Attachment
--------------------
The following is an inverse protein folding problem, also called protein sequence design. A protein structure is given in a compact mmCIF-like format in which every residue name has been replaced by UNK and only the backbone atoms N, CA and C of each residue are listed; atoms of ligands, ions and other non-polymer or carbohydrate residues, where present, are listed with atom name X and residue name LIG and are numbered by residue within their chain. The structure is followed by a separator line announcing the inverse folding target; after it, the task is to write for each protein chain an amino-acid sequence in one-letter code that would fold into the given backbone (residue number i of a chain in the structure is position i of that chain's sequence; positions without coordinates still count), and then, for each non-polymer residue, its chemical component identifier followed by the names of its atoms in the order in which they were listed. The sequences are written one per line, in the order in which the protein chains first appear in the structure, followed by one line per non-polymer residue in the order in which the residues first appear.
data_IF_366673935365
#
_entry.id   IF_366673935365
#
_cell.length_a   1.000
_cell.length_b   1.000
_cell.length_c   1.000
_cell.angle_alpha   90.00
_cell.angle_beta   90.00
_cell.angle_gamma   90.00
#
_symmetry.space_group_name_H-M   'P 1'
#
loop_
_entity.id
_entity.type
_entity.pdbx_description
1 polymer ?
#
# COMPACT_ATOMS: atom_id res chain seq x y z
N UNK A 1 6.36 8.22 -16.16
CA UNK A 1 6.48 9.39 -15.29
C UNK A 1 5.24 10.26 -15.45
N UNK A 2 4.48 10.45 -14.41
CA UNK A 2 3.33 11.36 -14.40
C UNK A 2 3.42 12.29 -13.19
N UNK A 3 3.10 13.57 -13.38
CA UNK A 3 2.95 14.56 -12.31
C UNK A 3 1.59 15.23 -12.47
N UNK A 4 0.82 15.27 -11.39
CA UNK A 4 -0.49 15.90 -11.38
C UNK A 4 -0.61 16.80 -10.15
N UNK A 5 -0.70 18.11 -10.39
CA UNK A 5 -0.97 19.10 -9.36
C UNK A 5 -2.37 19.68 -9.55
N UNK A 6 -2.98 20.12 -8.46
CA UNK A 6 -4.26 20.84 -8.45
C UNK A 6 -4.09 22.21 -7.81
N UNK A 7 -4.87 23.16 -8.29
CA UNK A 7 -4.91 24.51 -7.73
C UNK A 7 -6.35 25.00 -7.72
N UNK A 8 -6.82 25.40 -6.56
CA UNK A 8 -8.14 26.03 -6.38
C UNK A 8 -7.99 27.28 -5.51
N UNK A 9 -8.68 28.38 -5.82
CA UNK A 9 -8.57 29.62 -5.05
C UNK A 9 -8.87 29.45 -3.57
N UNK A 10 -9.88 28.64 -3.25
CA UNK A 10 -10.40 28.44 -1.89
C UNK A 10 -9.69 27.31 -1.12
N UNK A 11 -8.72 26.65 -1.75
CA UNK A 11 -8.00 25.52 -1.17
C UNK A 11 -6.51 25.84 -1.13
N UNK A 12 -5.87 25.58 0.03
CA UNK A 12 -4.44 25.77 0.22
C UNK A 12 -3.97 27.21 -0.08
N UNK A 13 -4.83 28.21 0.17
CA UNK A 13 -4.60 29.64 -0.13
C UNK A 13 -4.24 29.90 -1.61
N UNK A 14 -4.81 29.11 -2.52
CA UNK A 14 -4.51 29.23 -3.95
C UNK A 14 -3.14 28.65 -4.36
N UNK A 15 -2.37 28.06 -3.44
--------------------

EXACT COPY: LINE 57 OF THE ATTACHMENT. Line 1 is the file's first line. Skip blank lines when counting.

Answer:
C UNK A 12 -3.97 27.21 -0.08